You can tell a tired horse from a distance from their body language. Their head droops and their ears are not alert. They stumble and may even stagger or at least waver. The gait is heavy and labored.

"I get the sense that this rider is an experienced rider. For that reason I do not like the horse being 'reined' to a stop. It's been many years since I rode, but when I did I never used the reins except in an emergency, to protect the horse."

The fast horses (similar to a modern day Thoroughbred) are mainly courier horses, but they are also war horses. Reining really is more effective than voice commands for them.

I confess I rein a horse when I ride, so that's probably why I have my riders doing the same.

I'm still working on this so I do appreciate all the advice more than you know.

My original opening got shot down by the third sentence in the Idol workshop, so I obviously had to do something.



Julie

Evil Editor said...

Fair enough. While I find it odd for a horse that is stumbling, staggering or at least wavering, with a gait that is heavy and labored, to be described as fast. I bow to expert opinion.

Beth said...

EE, I will concede that Julie should probably insert something brief that has the horse showing signs of exhaustion (lather, stumbling, or some such). That could go in the second paragraph. A single line would be sufficient.

writtenwyrdd said...

This has actually lost some of the original charm for me, but it is more clear than the original, which is the place to start with revisions! I'd like some of the details that lead to the conclusion the horse is exhausted, and the rest of the details.

At any rate, I would perhaps describe that horse as lathered, or describe the unsound breathing (which I've never heard) of a horse which has it's wind broken. (Not sure if that's the correct term, there, either.) At any rate, a seriously lathered up horse or one whose toes drag the ground are big clues. Red nostrils, all that.

I am bothered by the "sign" of running a finger on a badge. I would suggest you just say she made "the sign" instead. Not important what the secret handshake is in these situations most of the time.

I really think most of what you need is here, more tweaking needed.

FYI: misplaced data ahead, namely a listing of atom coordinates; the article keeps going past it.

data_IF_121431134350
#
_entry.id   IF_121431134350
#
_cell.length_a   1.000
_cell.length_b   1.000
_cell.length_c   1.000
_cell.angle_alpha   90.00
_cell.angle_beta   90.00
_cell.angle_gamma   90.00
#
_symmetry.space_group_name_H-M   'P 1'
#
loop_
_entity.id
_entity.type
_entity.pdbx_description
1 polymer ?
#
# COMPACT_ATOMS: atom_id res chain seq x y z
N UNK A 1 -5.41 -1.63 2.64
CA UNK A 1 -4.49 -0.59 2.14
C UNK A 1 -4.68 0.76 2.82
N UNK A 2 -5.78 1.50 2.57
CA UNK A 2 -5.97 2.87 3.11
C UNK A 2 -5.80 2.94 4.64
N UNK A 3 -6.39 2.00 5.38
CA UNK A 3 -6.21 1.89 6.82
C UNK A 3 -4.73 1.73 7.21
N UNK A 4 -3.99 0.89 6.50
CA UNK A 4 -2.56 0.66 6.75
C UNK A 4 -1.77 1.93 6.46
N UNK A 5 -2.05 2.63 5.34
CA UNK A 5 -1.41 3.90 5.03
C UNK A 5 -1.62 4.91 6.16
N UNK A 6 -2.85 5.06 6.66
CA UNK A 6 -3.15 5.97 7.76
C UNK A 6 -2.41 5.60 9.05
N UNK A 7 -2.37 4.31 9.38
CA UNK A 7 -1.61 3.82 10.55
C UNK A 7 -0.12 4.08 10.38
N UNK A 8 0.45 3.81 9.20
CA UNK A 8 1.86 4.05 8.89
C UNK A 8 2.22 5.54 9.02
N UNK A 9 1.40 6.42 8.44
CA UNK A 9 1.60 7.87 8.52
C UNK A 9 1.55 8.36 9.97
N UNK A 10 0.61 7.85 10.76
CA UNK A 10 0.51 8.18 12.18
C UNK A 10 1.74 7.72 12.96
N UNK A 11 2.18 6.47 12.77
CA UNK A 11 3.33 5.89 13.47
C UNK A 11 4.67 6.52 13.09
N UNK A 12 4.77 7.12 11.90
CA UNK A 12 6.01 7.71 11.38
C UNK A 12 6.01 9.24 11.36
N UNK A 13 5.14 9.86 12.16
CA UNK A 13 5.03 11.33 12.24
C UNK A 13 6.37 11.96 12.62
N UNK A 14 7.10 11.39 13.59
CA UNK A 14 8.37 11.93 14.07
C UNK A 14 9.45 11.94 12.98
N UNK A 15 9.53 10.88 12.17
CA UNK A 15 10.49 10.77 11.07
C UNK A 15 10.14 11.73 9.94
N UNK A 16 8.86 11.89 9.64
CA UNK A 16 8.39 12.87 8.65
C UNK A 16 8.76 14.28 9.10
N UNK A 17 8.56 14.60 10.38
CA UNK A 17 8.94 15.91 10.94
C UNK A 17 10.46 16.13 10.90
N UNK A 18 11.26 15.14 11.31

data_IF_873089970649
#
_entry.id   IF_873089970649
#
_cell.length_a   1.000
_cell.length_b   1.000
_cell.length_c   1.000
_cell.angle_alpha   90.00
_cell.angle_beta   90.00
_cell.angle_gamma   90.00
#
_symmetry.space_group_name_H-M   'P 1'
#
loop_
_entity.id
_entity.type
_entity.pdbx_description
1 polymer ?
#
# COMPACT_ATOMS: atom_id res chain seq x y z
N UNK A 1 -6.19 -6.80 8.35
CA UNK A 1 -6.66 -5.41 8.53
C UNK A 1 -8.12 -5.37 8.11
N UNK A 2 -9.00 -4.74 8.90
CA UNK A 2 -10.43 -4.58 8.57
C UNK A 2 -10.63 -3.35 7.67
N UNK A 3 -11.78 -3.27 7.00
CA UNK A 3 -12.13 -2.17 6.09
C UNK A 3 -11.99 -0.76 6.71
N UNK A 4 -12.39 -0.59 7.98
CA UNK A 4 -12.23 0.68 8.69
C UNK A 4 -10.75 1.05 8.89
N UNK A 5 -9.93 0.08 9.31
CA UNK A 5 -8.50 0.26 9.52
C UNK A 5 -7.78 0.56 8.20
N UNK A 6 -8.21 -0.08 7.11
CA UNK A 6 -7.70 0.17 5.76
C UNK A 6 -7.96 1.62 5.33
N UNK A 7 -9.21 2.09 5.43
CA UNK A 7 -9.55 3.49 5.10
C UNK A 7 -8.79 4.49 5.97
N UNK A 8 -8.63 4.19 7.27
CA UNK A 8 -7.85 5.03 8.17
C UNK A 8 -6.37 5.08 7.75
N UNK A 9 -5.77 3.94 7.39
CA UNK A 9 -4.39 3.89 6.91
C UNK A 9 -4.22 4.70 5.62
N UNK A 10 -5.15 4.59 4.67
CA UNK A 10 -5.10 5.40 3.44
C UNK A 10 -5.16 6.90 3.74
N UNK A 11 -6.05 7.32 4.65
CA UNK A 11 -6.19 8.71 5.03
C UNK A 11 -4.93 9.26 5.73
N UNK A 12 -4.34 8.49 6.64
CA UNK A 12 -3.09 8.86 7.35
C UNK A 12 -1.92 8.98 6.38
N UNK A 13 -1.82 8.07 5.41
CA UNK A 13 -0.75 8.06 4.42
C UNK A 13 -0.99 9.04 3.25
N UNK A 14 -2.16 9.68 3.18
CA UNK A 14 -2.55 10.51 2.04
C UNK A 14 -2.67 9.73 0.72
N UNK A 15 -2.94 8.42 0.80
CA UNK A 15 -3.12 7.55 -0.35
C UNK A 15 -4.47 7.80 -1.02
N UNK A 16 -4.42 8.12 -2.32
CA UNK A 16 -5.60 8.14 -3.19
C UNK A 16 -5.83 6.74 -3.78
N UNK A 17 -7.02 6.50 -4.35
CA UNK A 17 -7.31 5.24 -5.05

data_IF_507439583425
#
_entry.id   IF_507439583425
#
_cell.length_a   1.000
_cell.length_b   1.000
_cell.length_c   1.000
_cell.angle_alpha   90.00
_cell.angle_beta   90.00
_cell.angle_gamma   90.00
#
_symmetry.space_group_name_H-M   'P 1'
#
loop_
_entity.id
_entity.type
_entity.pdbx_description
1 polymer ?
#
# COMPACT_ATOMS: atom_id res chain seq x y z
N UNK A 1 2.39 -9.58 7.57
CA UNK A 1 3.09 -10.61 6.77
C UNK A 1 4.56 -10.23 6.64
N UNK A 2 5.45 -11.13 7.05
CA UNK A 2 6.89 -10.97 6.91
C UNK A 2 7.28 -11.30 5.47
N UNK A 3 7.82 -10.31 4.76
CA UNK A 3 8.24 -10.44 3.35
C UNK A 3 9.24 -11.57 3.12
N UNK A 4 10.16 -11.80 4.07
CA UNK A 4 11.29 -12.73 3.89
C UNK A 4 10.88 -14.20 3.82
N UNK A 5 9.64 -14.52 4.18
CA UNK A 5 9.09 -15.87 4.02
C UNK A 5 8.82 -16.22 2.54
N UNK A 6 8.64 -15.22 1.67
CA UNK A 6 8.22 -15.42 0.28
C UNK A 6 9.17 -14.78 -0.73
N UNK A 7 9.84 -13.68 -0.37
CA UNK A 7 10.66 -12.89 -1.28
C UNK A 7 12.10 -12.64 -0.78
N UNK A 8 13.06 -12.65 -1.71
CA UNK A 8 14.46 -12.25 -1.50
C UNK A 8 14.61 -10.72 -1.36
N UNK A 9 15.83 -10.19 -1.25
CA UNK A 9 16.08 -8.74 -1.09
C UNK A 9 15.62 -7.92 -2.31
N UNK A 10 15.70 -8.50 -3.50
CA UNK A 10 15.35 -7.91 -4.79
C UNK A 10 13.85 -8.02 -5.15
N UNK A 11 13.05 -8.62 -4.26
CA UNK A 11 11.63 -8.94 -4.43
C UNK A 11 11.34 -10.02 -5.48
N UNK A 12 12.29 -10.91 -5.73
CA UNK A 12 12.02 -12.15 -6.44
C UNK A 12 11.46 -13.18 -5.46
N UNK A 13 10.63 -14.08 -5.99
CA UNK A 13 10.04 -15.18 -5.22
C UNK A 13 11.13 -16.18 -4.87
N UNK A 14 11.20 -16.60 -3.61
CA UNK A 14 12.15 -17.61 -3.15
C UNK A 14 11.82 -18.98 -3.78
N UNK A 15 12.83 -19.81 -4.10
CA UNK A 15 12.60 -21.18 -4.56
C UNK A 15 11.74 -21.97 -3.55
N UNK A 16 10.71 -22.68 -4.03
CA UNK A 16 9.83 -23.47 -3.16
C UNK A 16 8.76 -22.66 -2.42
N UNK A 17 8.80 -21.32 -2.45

Robin S. said...

I love it when these things go on and on. Sorry I missed out!

Julie Weathers said...

The exhaustion part isn't a deal breaker for me so if it's troubling I would rather leave it out.

As I said somewhere, the fast horse has two meanings here and it is explained later. The fast horse is not only a speedy horse, but a type of horse, similar to a modern Thoroughbred. It is part of the story.

I think I am a storyteller, but I have serious doubts about being a competent writer at times, so I would not sneer at the wonderful advice I get here. You all probably know all the rules I break with gay abandon. Aside from that, you see it with fresh eyes.

Now, for the news. My laptop died yesterday so, I will be scarce for a while. The library adventure is not one I want to partake of often.

I did make more changes before Little Blue died, so I am not ignoring your words of wisdom. Thanks a lot.

ChrisEldin said...

About redundancy, you mean nobody likened it to beating a dead horse?
Really?
heheheh! Unless I missed it because I skimmed the comments.
But happy to talk about yummy pineapple pizza. And also happy to see Buffy flirting with Dave.
;-)

talpianna said...

Julie, "fast horse" is too familiar as a simple description to be used as the name of a breed. Call it something like a "Mistyvale Sprinter" or even (an actual term, much to my surprise, for a speed horse) a "hotblood."

http://en.wikipedia.org/wiki/Horse_Breeds

dana p said...

This has to be one of the best continuations ever. And out of 575 New Beginnings, that's saying something!

Julie Weathers said...

Tal, this is to the point of me being annoying, but it really is a type of horse, like a cowhorse or a draft horse, not a breed. I would just use Thoroughbred if I wanted to use a breed.

I think it's probably best to just leave out the second line since it seems to be bothersome.

The advice here was very helpful and I'm grateful.

Julie